College of Engineering News • Iowa State University

Certified green: Company co-founded by industrial engineering alum receives LEED Zero certification

Professional headshot of Chris Ladner
Chris Ladner has led Entegrity to achieve a national first in energy use.

Entrepreneur and engineer Chris Ladner (’88 indust engr) is typically focused on business growth – big numbers in marketing, sales and customer satisfaction. But recently, Ladner made news by leading his businessEntegrity, to a rare and sought after zero  

Ladner’s Entegrity headquarters is the first Leadership in Energy and Environmental Design (LEED) Zero Energy certified building in the nation – and only the second in the world. LEED Zero certification recognizes buildings whose total energy consumed is less than or equal to the total renewable energy generated.  

Career exploration leads to success 

Ladner’s life today as a business founder and entrepreneur was never written in the plans. Ladner first entered Iowa State as a chemical engineering major but soon found his calling in the industrial engineering program.  

Ladner says he turned the experiences he had at Iowa State into engineering business success, from technical engineering skills to being comfortable with public speaking. 

“The general culture at Iowa State allowed me to become a more well-rounded graduate and went on to help me in my career,” Ladner said. “My professors hareal world experience that opened my eyes to the variety of opportunities I could pursue.”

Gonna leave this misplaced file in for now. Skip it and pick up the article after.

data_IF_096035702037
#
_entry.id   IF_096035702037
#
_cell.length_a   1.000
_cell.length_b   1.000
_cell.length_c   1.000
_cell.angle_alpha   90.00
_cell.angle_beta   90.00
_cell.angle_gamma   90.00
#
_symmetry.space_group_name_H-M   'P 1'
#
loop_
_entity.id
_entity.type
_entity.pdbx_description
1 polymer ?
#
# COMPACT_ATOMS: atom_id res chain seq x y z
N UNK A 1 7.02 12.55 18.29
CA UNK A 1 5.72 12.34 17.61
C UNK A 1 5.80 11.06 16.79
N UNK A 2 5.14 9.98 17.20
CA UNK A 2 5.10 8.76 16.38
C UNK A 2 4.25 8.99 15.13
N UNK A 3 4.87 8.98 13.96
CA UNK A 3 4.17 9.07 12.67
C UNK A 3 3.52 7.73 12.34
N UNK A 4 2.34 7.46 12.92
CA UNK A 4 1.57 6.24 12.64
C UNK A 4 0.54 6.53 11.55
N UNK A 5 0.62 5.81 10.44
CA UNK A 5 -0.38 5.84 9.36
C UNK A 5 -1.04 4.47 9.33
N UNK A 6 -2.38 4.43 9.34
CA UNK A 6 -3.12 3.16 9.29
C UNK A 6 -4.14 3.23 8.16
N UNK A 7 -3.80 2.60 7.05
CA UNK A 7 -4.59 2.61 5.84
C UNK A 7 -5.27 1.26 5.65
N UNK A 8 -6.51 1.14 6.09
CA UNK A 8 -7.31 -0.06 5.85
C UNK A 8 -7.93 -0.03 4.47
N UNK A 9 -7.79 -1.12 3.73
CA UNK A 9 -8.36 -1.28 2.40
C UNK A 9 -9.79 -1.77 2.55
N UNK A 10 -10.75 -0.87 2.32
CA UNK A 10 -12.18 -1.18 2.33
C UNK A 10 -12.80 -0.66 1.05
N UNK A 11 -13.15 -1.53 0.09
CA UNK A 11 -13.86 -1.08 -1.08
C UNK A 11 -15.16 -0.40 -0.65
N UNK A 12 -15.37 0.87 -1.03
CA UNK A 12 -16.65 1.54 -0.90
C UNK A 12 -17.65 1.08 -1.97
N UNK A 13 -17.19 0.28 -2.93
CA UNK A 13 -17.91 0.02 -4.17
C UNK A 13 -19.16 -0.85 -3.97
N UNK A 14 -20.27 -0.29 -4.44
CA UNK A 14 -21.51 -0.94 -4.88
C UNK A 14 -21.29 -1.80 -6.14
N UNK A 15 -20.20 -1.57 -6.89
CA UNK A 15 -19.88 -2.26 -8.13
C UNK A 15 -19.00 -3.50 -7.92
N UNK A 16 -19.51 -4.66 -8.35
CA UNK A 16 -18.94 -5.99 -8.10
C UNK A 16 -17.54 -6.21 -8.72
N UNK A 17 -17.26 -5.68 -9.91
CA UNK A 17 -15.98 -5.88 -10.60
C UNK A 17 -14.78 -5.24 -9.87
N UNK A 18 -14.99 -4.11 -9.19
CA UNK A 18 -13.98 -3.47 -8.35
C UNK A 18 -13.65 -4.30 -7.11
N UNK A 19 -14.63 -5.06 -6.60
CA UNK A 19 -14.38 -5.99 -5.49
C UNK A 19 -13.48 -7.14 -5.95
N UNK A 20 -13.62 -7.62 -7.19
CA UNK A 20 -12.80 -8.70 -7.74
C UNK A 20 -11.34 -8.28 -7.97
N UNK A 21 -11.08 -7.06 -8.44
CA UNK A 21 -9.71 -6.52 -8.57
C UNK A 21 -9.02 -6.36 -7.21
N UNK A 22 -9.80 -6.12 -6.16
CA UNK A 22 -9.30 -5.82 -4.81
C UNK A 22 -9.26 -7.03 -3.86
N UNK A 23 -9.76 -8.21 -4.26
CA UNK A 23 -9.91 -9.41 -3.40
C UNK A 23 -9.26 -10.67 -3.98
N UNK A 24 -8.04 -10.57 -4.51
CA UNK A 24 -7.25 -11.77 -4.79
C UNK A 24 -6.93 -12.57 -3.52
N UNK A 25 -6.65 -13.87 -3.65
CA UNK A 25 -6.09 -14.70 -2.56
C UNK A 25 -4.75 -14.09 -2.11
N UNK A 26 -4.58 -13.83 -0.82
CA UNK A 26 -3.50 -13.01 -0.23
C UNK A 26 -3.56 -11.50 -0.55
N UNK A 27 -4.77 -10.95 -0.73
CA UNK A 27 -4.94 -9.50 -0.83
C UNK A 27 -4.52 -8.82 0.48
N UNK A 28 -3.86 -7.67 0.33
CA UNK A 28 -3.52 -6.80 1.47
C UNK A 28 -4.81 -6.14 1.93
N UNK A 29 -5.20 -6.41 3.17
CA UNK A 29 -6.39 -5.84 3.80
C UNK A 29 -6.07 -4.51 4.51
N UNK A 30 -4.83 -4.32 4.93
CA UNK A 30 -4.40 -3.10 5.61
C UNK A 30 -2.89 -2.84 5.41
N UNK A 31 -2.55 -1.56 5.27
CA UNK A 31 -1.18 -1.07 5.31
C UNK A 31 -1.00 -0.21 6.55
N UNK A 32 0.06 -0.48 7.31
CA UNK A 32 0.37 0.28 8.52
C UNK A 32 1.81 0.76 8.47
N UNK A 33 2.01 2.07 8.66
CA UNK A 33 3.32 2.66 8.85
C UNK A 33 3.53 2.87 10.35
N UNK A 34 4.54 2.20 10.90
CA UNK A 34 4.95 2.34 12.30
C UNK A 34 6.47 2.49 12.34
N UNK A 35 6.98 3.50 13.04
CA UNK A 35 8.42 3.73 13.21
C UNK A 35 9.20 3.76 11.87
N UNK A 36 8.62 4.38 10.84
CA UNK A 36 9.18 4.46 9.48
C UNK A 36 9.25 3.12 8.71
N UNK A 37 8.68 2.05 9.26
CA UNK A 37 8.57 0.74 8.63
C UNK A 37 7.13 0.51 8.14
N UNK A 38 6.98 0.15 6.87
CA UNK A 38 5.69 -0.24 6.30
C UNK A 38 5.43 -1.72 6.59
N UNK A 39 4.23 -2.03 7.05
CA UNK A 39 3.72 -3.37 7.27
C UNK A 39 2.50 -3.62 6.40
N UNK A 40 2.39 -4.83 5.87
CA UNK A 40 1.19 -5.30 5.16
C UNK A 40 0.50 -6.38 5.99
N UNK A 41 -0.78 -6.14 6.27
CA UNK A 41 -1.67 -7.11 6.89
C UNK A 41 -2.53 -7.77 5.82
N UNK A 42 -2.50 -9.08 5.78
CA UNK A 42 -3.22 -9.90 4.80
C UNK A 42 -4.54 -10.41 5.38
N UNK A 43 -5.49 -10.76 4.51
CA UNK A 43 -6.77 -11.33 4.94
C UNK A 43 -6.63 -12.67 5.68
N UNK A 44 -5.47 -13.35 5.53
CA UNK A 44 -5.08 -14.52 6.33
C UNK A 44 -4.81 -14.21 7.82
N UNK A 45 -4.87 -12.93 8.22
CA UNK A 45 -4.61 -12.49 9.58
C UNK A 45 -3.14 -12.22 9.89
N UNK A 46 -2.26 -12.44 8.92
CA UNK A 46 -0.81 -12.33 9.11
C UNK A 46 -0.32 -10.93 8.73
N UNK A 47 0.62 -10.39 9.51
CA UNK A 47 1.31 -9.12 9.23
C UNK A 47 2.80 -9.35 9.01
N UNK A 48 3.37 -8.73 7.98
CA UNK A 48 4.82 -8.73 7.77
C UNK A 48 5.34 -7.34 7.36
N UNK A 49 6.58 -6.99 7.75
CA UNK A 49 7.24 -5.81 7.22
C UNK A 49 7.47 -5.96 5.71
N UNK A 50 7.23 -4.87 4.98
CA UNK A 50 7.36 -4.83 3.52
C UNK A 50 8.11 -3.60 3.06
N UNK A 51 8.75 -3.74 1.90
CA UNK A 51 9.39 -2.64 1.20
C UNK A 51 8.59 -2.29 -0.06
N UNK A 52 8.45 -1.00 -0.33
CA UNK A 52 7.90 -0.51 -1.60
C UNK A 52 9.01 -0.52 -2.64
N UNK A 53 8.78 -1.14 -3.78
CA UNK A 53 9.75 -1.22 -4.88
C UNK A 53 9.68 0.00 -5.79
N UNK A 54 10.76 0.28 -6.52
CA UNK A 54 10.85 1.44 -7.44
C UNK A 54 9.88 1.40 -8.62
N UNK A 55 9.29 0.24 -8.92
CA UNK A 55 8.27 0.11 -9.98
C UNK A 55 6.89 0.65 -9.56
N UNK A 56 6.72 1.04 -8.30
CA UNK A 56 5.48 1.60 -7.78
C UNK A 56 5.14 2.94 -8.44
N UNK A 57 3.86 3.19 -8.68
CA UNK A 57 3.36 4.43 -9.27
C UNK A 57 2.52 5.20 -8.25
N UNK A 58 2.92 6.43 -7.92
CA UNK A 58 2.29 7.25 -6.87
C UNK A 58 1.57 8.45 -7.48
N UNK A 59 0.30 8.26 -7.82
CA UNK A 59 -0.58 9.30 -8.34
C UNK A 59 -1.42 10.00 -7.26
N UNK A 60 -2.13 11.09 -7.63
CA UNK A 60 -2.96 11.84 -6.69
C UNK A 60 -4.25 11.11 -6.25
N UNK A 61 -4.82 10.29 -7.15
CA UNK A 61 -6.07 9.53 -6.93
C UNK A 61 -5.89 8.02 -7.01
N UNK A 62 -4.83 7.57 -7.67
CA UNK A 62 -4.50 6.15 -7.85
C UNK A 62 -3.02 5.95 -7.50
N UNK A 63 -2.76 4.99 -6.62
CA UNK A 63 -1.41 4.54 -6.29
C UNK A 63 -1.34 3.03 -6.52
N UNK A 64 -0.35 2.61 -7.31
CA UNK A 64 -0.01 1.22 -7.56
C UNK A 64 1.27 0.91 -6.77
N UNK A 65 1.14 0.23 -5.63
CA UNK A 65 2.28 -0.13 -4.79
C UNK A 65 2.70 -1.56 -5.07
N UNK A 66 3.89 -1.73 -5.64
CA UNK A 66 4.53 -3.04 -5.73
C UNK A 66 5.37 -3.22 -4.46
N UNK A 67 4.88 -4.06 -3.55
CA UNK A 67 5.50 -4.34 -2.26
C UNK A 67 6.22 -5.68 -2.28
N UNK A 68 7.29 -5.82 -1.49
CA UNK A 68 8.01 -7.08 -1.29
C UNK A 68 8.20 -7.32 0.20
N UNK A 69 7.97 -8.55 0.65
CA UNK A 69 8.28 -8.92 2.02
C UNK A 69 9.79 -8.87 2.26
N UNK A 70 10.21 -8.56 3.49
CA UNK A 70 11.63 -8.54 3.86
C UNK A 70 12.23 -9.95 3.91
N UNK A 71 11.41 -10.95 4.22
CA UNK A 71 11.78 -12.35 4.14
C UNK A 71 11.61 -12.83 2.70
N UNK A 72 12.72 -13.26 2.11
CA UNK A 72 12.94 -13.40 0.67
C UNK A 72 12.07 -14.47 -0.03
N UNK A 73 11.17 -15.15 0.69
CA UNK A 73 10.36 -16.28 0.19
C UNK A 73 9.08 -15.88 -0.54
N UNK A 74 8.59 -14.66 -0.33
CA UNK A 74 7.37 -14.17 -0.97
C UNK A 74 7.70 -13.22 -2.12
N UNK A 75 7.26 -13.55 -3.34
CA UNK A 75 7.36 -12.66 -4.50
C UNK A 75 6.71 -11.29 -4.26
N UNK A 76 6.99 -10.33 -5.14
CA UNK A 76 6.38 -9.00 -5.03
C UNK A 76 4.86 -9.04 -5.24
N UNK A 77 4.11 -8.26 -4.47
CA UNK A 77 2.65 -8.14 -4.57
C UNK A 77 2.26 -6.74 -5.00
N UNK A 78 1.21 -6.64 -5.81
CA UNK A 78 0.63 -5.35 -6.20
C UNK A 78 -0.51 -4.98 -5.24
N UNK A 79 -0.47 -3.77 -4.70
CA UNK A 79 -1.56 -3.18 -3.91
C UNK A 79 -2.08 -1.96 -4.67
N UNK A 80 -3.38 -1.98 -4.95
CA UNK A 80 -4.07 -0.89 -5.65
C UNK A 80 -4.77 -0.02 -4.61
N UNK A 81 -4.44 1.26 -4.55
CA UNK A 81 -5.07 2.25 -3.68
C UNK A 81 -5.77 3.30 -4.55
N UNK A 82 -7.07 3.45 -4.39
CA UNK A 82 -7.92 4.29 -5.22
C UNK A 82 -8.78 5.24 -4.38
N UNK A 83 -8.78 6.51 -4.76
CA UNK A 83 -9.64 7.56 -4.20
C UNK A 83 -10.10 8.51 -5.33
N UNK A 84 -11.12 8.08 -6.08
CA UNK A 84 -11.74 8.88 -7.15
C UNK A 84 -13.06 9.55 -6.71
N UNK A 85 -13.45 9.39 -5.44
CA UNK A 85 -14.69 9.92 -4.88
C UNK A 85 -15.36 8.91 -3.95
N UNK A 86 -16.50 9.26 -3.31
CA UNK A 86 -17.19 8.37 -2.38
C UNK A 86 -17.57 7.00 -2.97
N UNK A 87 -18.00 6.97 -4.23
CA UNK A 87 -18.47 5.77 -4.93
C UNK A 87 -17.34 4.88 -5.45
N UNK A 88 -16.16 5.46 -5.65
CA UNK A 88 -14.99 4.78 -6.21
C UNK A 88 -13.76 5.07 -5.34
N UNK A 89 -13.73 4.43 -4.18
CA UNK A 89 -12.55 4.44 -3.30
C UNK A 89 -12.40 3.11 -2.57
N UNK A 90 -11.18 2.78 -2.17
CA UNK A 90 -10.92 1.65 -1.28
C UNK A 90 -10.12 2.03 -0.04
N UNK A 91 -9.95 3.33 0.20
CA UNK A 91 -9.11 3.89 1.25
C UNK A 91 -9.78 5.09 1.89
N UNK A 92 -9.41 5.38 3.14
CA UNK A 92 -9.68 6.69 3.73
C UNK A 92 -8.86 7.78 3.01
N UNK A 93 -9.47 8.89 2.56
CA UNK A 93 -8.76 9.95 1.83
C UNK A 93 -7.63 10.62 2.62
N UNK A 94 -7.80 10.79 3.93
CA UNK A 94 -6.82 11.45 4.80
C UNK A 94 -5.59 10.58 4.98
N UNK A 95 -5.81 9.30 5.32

As founding partner of Entegrity, Ladner works to provide technical engineering support as well as assistance with marketing, sales and his knowledge of LEED Zero certification. He also manages the company’s operations, coordinates team projects and oversees finances and business planning.  

Sharing a passion for sustainability 

Prior to co-founding Entegrity, Ladner obtained a wealth of experience in supporting and implementing sustainable energy systems. He was a former commissioner on the Arkansas Governor’s Commission on Global Warming where he contributed to developing energy systems and LEED certification for Bethel Middle School, the first LEED K-12 school in Arkansas.   

Ladner also previously served as a consultant for the Clinton Climate Initiative and was involved with the energy systems on the Clinton Presidential Library in Little Rock, Arkansas. Today, his interest in advancing sustainability has intersected with his desire to share solutions with businesses.  

“I enjoy working with our staff and finding opportunities for clients to address sustainability, quality and cost efficiency,” Ladner said. 

Photo of a conference room at Entegrity headquarters
Conference room at Entegrity’s headquarters in Little Rock, Ark., the first LEED Zero certified building in the United States

Entrepreneuring from Cyclone to founder 

Ladner says the biggest challenge he has encountered over the course of his career is running a business and experiencing the growth of a company firsthand. As an undergraduate, he completed an entrepreneurship in engineering course that would later go on to complement his interest in founding Entegrity 

“There are a lucky few people that know the exact path they would like to follow into their career, but I wasn’t one of them,” Ladner said. “Not knowing what you would like to do can be just as valuable as knowing, and I learned to keep my eyes open and investigate all opportunities.” 

With Entegrity’s headquarters now LEED Zero Energy certified, Ladner and his colleagues are working to expand the certification as a turn key approach through the company’s other offices in Arkansas, Tennessee, Oklahoma, Mississippi and Kansas. Ladner aims to provide these sustainable options and opportunities to the company’s clientele across the nation.